UK: Industry has called for the Government to end distortions in the commercial market for renewable heating by allowing air-to-water heat pumps to compete fairly with other sources of renewable heat.
The move comes following protracted exchanges of correspondence between Energy and Climate Change Minister Greg Barker MP and a coalition that incudes the Micropower Council, the Heat Pumps Association, BEAMA and the Heating and Hot Water Industry Council. These organisations called on the Government to stick to its original timetable to introduce a renewable heat tariff for air-to-water heat pumps in October.
Dave Sowden, chief executive of the Micropower Council commented: "We have confirmed with officials that the Minister has no legal reason why he cannot proceed this October without a further consultation. He now has more evidence on air-to-water heat pumps than any of the technologies already benefiting from the RHI. Our call is to apply a tariff to exactly the same formula as for the other technologies and the European Commission has told us it could process a properly completed State Aid application within two months.
"All we want is a level playing field for all renewable heating solutions. The Minister has not supplied any justifiable reason to continue with what is now a serious and harmful market distortion in what should by now be a flourishing commercial renewable heating market.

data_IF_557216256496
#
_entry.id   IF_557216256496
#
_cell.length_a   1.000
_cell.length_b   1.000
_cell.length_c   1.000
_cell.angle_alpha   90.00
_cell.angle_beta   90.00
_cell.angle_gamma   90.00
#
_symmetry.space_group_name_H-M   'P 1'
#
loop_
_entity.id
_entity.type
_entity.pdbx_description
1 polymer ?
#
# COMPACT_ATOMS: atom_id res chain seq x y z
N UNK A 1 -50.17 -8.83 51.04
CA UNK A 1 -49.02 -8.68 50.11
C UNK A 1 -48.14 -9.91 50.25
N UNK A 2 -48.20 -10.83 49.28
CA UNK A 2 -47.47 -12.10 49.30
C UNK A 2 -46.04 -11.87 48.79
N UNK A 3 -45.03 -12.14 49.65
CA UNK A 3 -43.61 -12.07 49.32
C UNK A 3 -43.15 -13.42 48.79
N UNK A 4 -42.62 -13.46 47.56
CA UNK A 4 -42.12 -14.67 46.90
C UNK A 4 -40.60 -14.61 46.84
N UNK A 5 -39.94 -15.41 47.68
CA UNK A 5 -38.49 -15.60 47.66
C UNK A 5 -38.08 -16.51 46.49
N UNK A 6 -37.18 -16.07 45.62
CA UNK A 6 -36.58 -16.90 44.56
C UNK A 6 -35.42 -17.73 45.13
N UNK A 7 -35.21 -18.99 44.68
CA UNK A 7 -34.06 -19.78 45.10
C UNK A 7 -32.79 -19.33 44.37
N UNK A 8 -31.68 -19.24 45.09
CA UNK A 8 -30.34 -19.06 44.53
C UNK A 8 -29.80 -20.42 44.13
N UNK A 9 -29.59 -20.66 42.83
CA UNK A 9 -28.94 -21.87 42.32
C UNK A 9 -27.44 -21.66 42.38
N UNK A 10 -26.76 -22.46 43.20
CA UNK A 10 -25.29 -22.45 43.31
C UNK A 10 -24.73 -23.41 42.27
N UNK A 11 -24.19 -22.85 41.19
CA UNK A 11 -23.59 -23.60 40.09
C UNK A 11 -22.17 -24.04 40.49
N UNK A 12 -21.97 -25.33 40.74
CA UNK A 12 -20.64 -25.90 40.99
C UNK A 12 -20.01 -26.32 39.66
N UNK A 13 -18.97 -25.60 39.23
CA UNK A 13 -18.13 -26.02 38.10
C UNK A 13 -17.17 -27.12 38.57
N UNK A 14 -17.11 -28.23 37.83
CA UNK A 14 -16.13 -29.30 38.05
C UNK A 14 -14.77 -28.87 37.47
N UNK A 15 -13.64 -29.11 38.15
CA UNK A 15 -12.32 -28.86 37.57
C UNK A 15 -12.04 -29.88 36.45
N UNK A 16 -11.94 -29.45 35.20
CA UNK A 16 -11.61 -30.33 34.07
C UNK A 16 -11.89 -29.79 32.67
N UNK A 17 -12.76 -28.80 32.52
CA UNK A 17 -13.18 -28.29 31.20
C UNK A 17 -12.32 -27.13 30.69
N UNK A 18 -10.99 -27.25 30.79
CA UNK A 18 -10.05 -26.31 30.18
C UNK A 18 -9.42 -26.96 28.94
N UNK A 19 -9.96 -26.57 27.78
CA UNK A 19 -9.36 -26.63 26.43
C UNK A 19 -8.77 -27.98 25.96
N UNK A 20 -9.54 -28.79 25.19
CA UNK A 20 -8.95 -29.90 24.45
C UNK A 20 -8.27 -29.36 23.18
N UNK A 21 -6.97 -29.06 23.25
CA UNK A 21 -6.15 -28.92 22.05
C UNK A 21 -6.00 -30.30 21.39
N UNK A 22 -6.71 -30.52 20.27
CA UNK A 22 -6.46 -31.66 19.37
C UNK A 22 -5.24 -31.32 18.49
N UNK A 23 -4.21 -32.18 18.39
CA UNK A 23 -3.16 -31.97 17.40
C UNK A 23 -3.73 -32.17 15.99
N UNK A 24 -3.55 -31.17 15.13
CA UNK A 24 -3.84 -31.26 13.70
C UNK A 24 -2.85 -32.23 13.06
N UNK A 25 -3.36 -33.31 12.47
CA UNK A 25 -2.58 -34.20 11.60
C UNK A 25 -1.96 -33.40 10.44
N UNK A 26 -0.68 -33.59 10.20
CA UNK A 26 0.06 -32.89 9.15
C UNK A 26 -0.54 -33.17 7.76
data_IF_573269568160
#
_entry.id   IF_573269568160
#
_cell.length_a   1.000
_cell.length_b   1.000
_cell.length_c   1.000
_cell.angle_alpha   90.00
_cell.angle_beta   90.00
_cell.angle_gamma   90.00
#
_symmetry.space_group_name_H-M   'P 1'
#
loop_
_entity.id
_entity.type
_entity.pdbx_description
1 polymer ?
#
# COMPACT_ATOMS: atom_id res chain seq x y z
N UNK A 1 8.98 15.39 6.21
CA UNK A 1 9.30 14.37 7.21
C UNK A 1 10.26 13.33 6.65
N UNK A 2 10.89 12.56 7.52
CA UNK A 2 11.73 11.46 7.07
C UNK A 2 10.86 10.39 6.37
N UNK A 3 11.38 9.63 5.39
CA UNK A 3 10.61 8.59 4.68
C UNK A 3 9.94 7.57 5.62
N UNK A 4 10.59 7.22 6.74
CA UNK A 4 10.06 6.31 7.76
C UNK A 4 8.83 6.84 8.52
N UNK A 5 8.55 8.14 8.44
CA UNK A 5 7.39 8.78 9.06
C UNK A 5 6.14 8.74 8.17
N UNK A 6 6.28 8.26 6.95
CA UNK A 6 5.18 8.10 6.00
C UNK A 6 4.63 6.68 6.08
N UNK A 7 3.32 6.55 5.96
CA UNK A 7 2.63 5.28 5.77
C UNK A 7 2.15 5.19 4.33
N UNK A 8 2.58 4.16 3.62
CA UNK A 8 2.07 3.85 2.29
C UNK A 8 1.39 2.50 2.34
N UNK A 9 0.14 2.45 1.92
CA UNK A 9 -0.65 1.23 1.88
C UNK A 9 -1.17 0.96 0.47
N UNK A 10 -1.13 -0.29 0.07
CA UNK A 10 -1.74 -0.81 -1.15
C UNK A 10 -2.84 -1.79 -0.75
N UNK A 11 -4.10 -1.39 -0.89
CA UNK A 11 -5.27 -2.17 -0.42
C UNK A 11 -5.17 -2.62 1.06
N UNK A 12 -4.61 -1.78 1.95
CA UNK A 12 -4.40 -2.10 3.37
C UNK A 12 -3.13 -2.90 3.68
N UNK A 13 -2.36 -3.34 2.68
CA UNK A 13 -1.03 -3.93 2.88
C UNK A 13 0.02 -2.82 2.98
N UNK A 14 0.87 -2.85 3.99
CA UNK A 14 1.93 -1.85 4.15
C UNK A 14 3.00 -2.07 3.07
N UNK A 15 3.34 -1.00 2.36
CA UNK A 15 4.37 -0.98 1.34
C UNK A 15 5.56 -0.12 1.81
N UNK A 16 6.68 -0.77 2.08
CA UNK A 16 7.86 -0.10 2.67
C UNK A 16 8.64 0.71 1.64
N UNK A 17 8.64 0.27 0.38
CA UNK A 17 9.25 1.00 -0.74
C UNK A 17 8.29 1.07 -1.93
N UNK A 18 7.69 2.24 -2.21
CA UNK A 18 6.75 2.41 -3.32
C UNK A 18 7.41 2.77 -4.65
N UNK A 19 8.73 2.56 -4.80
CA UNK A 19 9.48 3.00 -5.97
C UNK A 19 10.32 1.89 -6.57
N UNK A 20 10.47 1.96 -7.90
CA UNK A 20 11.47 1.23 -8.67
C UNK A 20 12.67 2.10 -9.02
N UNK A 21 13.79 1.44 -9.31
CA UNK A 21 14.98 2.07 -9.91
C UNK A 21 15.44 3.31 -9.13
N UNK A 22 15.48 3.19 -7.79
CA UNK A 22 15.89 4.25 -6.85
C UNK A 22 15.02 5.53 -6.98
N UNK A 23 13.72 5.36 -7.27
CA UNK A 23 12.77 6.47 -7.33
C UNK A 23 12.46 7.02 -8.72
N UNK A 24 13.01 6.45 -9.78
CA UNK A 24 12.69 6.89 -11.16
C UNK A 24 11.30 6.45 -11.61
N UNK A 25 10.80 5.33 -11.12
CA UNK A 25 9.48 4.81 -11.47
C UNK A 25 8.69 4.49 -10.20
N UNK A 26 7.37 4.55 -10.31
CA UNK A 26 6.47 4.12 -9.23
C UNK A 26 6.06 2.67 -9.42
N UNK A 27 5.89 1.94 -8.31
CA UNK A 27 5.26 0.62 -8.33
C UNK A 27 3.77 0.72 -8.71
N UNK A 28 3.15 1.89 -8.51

"There is no reason to U-turn on the previous commitment to include this important technology in October and hold up the rest of the scheme just because government has delayed the residential part of the RHI until next year."
Tony Bowen, president of the Heat Pump Association, added: "We have sought the inclusion of airsource heat pumps to rank alongside groundsource as vital links in progress towards a low carbon economy for a very long time. This delay is now incomprehensible and DECC needs to take prompt steps to end the current market distortion."
Kelly Butler, marketing director of BEAMA, pointed out that "successive governments have stated their aim to grow a sustainable renewable heat industry but the current RHI Phase 1 is effectively stifling any sustainable growth for airsource heat pumps. It excludes what is a valid renewable heat technology.
"Air-to-water heat pumps offer a great opportunity to meet our renewable targets and fit in with the Government's long term de-carbonised energy scenarios. To delay market support is setting the UK back in meeting its renewable energy and carbon reduction targets and puts the Government in the position of promoting anti-competitive policy-making."
Added Roger Webb, director of the Heating & Hotwater Industry Council: "There is no logic in continuing to exclude air-to-water heat pumps from the Government's Renewable Heat Incentive scheme. It creates confusion as to why some technologies are included and others are not. The HHIC believes that it is important to have a level playing field for all renewable technologies so that opportunities can be created."